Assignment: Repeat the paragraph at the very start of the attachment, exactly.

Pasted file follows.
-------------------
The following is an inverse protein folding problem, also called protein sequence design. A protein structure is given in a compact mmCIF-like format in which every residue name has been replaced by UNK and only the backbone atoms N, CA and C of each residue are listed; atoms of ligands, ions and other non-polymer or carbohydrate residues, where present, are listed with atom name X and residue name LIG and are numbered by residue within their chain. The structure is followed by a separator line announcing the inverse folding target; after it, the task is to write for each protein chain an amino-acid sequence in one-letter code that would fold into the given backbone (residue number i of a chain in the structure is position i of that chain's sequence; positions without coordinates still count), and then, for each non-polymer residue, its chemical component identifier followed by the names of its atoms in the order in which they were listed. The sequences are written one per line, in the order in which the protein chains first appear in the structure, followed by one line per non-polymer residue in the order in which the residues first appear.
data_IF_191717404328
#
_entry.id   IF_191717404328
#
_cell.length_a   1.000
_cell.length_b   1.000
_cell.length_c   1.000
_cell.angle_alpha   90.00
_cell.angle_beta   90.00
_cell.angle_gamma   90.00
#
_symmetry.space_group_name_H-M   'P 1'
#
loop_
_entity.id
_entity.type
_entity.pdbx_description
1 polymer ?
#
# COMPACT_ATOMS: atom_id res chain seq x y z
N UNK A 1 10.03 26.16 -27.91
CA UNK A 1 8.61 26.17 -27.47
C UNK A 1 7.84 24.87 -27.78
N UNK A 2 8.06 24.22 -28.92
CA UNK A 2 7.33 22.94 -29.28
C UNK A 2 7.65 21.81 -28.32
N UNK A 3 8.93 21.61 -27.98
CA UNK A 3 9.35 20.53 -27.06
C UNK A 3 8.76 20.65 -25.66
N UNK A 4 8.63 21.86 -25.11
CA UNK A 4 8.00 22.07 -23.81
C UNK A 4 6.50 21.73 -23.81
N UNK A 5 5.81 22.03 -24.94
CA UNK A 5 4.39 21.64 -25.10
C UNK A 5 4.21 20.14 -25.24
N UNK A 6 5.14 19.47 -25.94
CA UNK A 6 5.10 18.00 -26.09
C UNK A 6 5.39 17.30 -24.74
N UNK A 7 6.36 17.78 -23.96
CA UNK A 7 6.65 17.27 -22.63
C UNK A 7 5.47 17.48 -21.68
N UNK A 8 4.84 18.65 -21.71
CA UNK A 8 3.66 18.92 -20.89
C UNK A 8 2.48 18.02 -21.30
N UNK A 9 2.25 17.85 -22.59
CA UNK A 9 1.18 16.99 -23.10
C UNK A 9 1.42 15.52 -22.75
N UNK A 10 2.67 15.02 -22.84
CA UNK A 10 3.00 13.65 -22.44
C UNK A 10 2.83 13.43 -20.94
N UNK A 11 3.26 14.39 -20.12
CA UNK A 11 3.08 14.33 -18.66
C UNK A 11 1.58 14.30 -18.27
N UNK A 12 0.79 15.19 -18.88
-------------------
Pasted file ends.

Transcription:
The following is an inverse protein folding problem, also called protein sequence design. A protein structure is given in a compact mmCIF-like format in which every residue name has been replaced by UNK and only the backbone atoms N, CA and C of each residue are listed; atoms of ligands, ions and other non-polymer or carbohydrate residues, where present, are listed with atom name X and residue name LIG and are numbered by residue within their chain. The structure is followed by a separator line announcing the inverse folding target; after it, the task is to write for each protein chain an amino-acid sequence in one-letter code that would fold into the given backbone (residue number i of a chain in the structure is position i of that chain's sequence; positions without coordinates still count), and then, for each non-polymer residue, its chemical component identifier followed by the names of its atoms in the order in which they were listed. The sequences are written one per line, in the order in which the protein chains first appear in the structure, followed by one line per non-polymer residue in the order in which the residues first appear.